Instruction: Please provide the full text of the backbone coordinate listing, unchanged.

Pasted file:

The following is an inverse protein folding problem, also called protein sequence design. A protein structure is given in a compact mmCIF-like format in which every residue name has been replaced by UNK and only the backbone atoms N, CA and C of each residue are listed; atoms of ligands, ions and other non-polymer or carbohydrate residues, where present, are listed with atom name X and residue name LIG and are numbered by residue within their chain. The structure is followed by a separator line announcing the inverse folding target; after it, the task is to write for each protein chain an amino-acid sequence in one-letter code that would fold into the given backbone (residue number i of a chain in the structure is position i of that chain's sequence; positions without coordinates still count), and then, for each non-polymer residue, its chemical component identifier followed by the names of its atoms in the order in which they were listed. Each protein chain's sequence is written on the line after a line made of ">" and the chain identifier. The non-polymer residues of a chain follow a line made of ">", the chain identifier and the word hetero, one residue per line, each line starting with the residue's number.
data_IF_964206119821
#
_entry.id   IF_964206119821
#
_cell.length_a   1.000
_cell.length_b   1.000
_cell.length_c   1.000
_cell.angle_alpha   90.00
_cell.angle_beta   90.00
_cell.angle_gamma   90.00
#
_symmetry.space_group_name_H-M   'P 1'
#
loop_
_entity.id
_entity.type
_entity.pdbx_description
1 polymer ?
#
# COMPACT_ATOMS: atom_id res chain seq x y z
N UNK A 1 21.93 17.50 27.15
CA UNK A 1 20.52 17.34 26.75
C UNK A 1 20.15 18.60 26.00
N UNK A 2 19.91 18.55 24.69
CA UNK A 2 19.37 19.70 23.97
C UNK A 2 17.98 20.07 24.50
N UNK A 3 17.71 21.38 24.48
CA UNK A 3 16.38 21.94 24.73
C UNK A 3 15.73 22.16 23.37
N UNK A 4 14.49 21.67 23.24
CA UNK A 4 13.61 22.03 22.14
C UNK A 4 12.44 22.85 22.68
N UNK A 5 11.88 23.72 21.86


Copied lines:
The following is an inverse protein folding problem, also called protein sequence design. A protein structure is given in a compact mmCIF-like format in which every residue name has been replaced by UNK and only the backbone atoms N, CA and C of each residue are listed; atoms of ligands, ions and other non-polymer or carbohydrate residues, where present, are listed with atom name X and residue name LIG and are numbered by residue within their chain. The structure is followed by a separator line announcing the inverse folding target; after it, the task is to write for each protein chain an amino-acid sequence in one-letter code that would fold into the given backbone (residue number i of a chain in the structure is position i of that chain's sequence; positions without coordinates still count), and then, for each non-polymer residue, its chemical component identifier followed by the names of its atoms in the order in which they were listed. Each protein chain's sequence is written on the line after a line made of ">" and the chain identifier. The non-polymer residues of a chain follow a line made of ">", the chain identifier and the word hetero, one residue per line, each line starting with the residue's number.
data_IF_964206119821
#
_entry.id   IF_964206119821
#
_cell.length_a   1.000
_cell.length_b   1.000
_cell.length_c   1.000
_cell.angle_alpha   90.00
_cell.angle_beta   90.00
_cell.angle_gamma   90.00
#
_symmetry.space_group_name_H-M   'P 1'
#
loop_
_entity.id
_entity.type
_entity.pdbx_description
1 polymer ?
#
# COMPACT_ATOMS: atom_id res chain seq x y z
N UNK A 1 21.93 17.50 27.15
CA UNK A 1 20.52 17.34 26.75
C UNK A 1 20.15 18.60 26.00
N UNK A 2 19.91 18.55 24.69
CA UNK A 2 19.37 19.70 23.97
C UNK A 2 17.98 20.07 24.50
N UNK A 3 17.71 21.38 24.48
CA UNK A 3 16.38 21.94 24.73
C UNK A 3 15.73 22.16 23.37
N UNK A 4 14.49 21.67 23.24
CA UNK A 4 13.61 22.03 22.14
C UNK A 4 12.44 22.85 22.68
N UNK A 5 11.88 23.72 21.86